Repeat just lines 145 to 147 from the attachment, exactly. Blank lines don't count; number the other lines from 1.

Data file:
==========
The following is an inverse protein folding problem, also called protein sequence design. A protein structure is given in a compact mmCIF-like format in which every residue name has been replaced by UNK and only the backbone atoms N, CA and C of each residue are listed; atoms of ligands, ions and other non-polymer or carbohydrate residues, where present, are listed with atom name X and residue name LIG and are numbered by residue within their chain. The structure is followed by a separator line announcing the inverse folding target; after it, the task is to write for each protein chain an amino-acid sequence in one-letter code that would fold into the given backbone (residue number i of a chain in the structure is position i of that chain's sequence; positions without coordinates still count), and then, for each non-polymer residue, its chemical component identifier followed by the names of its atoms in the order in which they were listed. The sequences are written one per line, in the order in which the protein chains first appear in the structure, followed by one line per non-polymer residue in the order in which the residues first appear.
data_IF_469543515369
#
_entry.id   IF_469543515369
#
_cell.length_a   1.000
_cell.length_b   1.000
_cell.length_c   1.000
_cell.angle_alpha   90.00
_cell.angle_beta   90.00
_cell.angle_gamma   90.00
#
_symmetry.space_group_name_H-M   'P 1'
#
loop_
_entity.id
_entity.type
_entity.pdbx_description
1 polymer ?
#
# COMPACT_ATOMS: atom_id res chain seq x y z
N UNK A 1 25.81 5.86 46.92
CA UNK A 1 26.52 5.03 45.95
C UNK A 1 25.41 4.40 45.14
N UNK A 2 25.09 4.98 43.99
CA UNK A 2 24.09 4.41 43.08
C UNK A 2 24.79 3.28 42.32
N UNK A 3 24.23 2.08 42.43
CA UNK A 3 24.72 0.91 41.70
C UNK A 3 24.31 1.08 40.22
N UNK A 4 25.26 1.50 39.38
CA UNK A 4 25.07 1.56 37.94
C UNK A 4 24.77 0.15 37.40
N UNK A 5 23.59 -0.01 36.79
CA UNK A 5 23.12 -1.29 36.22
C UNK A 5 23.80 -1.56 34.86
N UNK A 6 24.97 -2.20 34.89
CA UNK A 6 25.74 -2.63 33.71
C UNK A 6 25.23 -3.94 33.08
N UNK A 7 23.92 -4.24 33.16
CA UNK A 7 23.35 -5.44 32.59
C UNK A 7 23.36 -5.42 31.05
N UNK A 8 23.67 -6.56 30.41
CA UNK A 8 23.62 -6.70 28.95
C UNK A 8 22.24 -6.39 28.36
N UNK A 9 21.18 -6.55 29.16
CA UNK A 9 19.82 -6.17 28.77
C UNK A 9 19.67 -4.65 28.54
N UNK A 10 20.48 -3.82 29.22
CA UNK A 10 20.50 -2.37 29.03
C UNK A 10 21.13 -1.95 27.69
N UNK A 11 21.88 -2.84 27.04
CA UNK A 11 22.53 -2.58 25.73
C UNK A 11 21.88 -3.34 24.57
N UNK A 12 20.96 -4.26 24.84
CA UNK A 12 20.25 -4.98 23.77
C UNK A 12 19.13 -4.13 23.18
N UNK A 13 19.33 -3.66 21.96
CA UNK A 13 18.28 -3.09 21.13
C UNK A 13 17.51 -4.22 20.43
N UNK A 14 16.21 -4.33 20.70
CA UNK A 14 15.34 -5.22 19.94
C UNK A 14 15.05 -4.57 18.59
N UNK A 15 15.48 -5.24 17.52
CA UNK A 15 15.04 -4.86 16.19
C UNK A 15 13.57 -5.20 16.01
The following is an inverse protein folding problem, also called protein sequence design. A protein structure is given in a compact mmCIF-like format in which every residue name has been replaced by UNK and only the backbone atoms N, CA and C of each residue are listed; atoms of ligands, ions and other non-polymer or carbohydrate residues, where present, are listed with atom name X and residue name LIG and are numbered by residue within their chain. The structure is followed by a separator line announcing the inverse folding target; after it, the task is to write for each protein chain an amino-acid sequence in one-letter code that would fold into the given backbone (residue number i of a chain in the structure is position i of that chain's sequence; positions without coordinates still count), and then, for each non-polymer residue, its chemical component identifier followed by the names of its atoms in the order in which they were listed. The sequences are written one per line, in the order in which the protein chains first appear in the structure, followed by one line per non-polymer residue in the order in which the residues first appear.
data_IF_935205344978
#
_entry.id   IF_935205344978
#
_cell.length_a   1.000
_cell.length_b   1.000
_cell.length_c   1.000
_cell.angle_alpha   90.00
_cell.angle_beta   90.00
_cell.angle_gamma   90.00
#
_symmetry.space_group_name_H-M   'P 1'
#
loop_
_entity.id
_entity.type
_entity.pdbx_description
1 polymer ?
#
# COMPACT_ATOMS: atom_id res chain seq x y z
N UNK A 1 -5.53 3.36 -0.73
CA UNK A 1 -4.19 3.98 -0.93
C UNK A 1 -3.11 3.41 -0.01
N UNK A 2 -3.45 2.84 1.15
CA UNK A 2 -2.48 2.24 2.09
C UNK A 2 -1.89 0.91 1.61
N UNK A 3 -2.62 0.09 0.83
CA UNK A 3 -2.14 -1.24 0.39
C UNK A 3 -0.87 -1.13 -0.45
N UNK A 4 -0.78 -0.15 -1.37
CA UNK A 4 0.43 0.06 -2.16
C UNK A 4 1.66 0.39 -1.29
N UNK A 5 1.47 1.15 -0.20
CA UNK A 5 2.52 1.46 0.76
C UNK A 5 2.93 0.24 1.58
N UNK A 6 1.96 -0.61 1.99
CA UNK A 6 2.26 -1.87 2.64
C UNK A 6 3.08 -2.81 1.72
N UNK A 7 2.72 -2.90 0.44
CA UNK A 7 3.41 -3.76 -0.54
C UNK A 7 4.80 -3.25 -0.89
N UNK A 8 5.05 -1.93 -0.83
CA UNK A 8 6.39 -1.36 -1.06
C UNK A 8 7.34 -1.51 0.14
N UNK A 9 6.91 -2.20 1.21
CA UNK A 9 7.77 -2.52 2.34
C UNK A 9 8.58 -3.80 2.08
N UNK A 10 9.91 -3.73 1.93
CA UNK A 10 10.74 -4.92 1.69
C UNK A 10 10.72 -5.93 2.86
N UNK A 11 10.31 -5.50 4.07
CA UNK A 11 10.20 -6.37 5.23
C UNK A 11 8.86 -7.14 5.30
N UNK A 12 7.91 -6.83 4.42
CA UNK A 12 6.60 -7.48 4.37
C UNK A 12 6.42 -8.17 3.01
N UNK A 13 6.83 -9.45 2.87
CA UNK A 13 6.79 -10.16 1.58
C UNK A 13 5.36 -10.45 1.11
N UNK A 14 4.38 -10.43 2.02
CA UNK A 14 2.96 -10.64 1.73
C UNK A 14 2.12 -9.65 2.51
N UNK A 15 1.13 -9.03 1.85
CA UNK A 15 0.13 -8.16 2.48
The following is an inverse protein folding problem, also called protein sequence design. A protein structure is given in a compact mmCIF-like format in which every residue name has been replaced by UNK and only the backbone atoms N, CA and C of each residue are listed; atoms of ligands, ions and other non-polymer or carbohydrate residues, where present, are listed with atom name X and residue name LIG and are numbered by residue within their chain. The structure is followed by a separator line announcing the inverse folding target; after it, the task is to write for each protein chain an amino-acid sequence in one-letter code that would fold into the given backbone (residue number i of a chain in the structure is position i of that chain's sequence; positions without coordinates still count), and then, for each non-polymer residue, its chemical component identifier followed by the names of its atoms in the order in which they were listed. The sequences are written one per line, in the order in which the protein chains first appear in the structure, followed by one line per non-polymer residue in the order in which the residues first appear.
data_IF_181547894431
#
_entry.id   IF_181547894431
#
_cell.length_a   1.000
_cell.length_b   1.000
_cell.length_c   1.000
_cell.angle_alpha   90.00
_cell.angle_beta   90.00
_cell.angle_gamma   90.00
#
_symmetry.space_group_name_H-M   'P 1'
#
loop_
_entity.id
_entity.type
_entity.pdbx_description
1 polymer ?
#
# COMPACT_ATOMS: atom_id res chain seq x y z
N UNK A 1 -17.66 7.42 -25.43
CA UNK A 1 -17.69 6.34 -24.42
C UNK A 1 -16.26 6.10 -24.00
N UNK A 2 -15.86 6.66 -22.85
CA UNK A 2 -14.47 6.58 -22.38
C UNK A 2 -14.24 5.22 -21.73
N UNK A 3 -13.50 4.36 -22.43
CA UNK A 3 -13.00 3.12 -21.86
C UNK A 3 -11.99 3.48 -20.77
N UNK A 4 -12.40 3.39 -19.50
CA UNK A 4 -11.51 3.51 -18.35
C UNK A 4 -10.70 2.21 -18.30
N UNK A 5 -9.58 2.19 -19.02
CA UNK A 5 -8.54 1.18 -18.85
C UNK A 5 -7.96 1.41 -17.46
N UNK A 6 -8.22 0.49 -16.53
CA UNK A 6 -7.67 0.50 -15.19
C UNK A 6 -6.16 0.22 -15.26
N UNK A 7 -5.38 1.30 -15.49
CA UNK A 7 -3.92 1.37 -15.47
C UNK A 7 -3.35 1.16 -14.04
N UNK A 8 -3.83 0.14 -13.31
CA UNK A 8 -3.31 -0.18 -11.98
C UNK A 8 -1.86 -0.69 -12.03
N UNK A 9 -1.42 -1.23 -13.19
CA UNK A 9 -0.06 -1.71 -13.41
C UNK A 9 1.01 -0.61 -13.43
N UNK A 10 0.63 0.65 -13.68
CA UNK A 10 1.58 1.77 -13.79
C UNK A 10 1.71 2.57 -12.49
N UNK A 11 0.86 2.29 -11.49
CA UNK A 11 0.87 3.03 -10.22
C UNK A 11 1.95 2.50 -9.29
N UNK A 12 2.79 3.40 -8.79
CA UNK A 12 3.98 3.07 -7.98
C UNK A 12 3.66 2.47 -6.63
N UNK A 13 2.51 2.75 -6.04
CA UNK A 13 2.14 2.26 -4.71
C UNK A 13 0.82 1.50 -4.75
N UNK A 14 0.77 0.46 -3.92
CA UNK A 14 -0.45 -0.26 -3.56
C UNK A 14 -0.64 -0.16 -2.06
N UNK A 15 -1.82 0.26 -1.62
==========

#
loop_
_entity.id